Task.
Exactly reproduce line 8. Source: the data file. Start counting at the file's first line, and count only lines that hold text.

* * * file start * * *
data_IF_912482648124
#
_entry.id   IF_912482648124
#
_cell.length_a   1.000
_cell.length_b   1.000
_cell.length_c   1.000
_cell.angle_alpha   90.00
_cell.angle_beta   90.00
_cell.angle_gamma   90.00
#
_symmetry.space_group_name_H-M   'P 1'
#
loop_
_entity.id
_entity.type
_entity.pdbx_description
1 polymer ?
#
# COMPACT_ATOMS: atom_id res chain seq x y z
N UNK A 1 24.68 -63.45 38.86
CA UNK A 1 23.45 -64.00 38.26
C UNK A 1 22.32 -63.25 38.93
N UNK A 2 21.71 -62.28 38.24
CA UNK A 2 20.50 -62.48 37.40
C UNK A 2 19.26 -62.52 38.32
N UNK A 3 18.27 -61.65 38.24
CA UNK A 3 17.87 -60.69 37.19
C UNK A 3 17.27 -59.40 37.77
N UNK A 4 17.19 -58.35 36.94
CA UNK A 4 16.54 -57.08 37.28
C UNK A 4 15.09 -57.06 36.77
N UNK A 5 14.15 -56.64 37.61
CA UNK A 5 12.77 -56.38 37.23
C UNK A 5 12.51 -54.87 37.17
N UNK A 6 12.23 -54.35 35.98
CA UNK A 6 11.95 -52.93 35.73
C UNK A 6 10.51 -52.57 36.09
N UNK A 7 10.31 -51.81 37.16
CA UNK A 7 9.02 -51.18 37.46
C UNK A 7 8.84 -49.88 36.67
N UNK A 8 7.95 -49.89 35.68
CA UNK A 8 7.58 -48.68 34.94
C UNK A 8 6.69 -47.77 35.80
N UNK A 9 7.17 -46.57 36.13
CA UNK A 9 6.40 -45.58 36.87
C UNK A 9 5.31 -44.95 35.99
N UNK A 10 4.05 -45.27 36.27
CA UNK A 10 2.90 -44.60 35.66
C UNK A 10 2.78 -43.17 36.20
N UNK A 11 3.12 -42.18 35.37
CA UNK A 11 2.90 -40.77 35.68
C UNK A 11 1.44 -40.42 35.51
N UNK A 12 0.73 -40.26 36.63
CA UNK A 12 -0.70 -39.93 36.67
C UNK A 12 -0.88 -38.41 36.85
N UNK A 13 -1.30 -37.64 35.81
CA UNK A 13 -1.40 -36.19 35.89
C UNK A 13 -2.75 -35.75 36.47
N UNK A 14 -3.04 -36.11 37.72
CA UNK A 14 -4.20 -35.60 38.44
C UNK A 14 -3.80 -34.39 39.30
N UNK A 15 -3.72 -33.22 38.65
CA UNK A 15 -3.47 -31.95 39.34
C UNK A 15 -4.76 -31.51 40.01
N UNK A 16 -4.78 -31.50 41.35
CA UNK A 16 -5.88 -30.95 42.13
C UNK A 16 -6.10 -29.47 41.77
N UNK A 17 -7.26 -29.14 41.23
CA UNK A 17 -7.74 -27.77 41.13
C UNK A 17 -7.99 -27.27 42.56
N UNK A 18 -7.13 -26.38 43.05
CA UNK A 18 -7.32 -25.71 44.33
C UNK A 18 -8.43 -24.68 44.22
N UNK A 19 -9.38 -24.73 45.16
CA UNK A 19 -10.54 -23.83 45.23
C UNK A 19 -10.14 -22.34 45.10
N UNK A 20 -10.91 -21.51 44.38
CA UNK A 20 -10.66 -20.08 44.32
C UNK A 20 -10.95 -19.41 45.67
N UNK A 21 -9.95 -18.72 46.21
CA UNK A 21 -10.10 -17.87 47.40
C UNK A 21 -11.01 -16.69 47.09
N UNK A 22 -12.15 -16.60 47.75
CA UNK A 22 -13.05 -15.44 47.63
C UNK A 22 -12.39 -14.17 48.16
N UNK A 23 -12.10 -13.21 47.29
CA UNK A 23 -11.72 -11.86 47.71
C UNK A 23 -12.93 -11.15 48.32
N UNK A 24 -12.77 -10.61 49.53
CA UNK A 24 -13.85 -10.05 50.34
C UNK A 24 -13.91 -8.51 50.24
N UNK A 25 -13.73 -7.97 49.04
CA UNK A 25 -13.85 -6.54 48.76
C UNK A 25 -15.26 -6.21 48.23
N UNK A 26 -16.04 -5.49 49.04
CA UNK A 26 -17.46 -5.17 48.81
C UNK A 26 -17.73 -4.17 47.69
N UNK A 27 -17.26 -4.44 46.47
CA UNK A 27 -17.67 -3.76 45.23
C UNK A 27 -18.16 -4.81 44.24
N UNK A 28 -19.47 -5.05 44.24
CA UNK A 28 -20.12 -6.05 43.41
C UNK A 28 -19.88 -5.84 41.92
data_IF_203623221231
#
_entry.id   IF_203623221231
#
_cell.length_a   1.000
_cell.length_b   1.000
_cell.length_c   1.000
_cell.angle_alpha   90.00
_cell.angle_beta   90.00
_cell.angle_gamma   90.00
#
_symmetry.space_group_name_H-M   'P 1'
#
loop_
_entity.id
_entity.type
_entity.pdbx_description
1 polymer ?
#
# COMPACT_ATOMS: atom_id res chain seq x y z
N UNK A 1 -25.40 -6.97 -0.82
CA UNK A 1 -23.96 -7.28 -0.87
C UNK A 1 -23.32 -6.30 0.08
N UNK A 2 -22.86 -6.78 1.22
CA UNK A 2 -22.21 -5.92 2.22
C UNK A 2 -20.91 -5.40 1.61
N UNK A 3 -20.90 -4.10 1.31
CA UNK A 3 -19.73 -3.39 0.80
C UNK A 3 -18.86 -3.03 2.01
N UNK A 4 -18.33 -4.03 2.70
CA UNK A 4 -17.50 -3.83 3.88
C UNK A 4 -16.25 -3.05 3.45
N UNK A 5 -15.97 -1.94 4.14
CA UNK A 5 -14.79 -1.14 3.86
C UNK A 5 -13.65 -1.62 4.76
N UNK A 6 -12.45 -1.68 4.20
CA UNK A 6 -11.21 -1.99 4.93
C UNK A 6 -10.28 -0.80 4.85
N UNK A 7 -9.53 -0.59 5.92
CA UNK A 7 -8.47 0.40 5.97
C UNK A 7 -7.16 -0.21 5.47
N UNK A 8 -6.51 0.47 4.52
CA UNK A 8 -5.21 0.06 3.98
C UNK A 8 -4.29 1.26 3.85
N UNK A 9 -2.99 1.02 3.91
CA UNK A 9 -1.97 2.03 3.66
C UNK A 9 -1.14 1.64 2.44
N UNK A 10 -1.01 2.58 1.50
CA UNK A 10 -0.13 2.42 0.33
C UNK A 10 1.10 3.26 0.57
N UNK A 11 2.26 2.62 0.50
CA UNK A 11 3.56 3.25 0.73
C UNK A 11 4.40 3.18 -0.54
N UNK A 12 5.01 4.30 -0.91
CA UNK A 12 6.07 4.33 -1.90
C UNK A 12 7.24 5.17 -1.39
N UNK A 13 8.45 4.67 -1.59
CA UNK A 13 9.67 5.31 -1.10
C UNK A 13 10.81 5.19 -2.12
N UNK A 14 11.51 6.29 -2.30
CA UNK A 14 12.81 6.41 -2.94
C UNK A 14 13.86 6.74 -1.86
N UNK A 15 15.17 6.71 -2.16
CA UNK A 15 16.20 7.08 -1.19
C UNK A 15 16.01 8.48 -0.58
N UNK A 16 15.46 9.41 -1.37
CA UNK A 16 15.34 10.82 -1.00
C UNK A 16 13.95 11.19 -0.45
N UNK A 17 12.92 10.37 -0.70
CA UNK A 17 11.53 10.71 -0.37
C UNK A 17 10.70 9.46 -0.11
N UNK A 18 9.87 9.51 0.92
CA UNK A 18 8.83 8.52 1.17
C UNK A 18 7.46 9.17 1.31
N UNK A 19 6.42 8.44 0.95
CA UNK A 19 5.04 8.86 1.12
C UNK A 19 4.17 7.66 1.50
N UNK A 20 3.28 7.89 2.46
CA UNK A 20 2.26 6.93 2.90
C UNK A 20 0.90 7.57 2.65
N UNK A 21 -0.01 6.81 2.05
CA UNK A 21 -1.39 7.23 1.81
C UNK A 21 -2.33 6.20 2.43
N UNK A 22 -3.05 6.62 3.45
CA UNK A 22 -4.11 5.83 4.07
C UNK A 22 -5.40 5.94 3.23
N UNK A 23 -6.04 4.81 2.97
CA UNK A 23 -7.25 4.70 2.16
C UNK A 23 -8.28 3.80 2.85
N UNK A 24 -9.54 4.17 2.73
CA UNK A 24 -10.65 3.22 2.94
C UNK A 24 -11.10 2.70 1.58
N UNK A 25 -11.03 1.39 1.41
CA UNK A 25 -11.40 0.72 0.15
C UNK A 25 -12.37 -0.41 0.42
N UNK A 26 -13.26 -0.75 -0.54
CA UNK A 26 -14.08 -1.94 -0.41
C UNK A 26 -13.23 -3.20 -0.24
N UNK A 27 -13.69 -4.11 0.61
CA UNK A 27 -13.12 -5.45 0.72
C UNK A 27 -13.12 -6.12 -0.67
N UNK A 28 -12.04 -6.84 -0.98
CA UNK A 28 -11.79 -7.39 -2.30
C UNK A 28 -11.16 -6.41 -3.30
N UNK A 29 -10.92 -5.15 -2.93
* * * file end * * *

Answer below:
_cell.angle_alpha   90.00